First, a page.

3. Since I’ll be using the campground restrooms for my showers, the one nearest my campsite does not have hot water. (The restroom that is closer has a broken water heater.)

Admittedly I went to bed that first night feeling somewhat bummed out. After a good night’s sleep (wonderful cool nights and dark skies) and giving myself a talkin’ to about attitude, I decided to make a list of the good things about my situation: I have a great campsite and love seeing the lake, the New Mexico sky is always interesting and scenic, I’ll have a Gator to get around in, I have a very nice co-host to work with, I’m well-stocked with food and clothing for all weather, and I’m fairly close to Albuquerque and Rio Rancho where I have friends who will come to visit.

We had a major wind and rain storm early Thursday evening. Jeremiah was rocking side to side because very strong wind was hitting broadside. One camper, who left his awning out, returned to find it torn to shreds. We got buckets of rain dumped - visibility was nearly zero. Great thunder and lightning - loved every minute and hoped that Jeremiah would stay upright. Everything was soaked. One camper found his boat cover plastered against a fence.

I will make the best of the situation, enjoy meeting and being helpful to campers and park staff and find joy in every day. It’s amazing what a change in attitude can do.

I hold fast to a quote by Elizabeth Kubler-Ross:

It is only when we truly know and understand that we have a limited time on earth and that we have no way of knowing when our time is up that we will begin to live each day to the fullest, as if it were the only one we had.

The get-around Gator was delivered today – I’ve named him Zippy! According to Vic the tech who delivered it, top speed is about 10 mph.

Litter pick up astounds me

In the past few days besides regular camp host duties (be helpful to camping guests and park staff) I’ve been doing major clean up in and around vacant campsites and on trails to the lake.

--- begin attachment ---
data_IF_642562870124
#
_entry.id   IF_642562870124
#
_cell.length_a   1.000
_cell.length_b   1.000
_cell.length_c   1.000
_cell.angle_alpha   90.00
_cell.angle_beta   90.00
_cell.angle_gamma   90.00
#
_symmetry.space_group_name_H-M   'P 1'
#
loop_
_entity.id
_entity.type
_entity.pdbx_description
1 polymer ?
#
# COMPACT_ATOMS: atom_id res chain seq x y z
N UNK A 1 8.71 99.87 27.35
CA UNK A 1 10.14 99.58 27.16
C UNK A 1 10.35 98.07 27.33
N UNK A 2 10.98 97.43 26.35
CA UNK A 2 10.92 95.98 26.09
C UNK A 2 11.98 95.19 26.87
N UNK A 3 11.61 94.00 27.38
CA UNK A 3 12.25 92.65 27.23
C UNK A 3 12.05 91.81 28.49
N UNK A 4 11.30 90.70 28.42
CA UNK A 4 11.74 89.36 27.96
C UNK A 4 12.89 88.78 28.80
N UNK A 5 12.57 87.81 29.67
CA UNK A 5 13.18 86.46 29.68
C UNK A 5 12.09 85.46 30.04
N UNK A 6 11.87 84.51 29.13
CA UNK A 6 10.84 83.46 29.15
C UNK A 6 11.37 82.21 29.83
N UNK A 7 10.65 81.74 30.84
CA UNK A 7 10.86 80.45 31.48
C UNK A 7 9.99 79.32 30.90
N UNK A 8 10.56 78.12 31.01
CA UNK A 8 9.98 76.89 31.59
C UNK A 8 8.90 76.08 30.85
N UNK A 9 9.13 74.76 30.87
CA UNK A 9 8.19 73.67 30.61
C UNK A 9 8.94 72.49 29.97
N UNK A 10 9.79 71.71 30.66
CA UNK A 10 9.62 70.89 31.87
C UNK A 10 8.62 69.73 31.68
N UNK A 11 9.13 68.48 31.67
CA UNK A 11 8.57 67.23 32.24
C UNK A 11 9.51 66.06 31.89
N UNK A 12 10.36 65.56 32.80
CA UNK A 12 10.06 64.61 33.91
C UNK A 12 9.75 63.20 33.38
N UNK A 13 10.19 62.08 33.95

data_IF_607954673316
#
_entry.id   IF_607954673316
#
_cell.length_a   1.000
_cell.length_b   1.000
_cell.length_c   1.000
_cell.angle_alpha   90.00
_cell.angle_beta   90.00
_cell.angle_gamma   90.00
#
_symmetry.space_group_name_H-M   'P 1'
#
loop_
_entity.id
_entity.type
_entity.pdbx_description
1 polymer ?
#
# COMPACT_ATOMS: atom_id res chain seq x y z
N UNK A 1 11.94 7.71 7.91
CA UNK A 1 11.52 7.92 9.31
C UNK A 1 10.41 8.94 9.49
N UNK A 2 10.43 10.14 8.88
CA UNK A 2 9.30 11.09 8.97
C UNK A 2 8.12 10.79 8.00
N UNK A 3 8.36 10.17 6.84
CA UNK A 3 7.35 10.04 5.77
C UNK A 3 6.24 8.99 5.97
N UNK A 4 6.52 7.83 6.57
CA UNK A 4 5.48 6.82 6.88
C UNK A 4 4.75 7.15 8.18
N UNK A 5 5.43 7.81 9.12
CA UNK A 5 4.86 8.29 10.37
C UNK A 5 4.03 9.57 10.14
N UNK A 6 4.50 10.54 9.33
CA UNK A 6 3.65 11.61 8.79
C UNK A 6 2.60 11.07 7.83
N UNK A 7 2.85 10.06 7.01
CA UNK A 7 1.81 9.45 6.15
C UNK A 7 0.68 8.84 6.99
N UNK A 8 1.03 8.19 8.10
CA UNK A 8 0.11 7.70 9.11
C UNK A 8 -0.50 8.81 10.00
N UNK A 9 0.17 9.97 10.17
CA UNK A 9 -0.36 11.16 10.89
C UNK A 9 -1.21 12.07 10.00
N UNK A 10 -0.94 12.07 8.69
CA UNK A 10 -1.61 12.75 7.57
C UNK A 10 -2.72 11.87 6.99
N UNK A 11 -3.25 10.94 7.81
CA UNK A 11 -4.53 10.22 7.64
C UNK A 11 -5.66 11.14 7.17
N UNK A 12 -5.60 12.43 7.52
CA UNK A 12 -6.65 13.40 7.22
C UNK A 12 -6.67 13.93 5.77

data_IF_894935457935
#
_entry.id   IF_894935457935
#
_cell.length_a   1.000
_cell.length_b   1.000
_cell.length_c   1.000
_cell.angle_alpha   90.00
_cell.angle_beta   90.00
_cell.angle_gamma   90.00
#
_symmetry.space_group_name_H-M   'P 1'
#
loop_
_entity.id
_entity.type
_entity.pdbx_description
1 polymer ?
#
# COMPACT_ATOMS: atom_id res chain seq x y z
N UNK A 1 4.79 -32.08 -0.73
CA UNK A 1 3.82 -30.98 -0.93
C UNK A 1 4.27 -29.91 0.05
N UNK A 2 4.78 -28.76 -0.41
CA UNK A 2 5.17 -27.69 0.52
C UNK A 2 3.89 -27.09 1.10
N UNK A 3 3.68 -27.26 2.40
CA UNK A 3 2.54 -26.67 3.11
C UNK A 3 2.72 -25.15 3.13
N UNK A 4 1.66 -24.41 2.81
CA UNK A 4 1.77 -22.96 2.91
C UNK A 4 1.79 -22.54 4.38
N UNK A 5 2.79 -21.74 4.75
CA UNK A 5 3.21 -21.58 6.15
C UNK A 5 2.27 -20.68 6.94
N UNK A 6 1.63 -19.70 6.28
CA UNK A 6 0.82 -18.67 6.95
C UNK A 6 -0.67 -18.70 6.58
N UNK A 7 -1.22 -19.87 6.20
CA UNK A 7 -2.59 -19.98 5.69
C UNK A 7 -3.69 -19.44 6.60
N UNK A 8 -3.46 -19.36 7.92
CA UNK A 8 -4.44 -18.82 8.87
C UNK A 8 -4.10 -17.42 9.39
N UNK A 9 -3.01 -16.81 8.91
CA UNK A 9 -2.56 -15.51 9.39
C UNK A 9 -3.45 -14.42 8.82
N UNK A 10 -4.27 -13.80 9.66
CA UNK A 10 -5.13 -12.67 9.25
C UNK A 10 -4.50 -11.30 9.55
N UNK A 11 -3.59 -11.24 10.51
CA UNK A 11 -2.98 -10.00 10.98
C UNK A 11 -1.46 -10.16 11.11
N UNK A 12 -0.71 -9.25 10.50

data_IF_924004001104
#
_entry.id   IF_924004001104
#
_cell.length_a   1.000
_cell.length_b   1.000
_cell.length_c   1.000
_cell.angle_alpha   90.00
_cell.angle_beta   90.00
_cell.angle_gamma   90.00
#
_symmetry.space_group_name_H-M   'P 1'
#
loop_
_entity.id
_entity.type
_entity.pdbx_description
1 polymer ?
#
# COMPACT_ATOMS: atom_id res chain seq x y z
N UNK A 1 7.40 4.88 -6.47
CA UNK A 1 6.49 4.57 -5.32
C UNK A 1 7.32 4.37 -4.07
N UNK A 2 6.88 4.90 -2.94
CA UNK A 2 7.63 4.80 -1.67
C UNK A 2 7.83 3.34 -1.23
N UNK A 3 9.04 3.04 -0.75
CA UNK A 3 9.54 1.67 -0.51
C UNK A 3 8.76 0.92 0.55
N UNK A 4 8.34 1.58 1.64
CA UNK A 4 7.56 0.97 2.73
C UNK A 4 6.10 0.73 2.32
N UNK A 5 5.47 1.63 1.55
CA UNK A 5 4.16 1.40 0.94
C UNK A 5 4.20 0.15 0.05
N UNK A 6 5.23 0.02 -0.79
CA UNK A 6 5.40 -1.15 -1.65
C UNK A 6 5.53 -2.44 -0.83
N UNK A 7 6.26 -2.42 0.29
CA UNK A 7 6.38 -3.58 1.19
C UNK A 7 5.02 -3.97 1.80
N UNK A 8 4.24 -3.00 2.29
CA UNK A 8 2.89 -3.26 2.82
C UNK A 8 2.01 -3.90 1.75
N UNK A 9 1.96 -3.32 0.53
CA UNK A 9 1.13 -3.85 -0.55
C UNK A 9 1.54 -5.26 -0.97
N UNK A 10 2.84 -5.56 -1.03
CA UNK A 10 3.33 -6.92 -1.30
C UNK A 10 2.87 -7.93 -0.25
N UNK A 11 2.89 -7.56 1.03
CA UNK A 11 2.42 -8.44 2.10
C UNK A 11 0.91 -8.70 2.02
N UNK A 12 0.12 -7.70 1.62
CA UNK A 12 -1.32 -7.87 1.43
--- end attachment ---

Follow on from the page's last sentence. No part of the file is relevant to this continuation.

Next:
By far I’ve picked up more cigarette butts and beer and plastic bottle tops than anything else. That’s the conclusion I’ve come to after two mornings (about 4 hours) of cleaning up a tenting and lake front area.

Today’s haul also included two pair of women’s underpants (Yup! I was thinking the same thing!), a couple dozen beer bottles and cans, water bottles, broken glass, paper plates, tent stakes, and assorted pieces of plastic and wire. I also fished non-burnable aluminum foil, cans, wire, and plastic bottles from campfire rings. In all, I filled one large drawstring plastic bag and three grocery store bags. Also as I cleaned campsites from departing campers I found more cigarette butts (why are some smokers such slobs?), cardboard boxes and a dog leash. Oh the adventure!

I’ve met some mighty fine campers these past few days. Also the park staff is super, supportive and greatly appreciative of the volunteers.

Basically I make rounds of the campsites after breakfast posting notices on reserved campsites. The while it is still fairly cool, I pick another lake or trail area to clean up. After lunch I again make rounds of the campsites with my pick-up tool and trash bag to clean campsites that have been vacated, getting them ready for new campers. Then after supper I make rounds again, listing new campers’ information on the daily roster. In between I take care of my motorhome chores, read, and simply be available to help campers.

That's all for this blog entry. I close with an admonition, a phrase from a song, that one of my friends adds to email messages: Keep the sunny side up!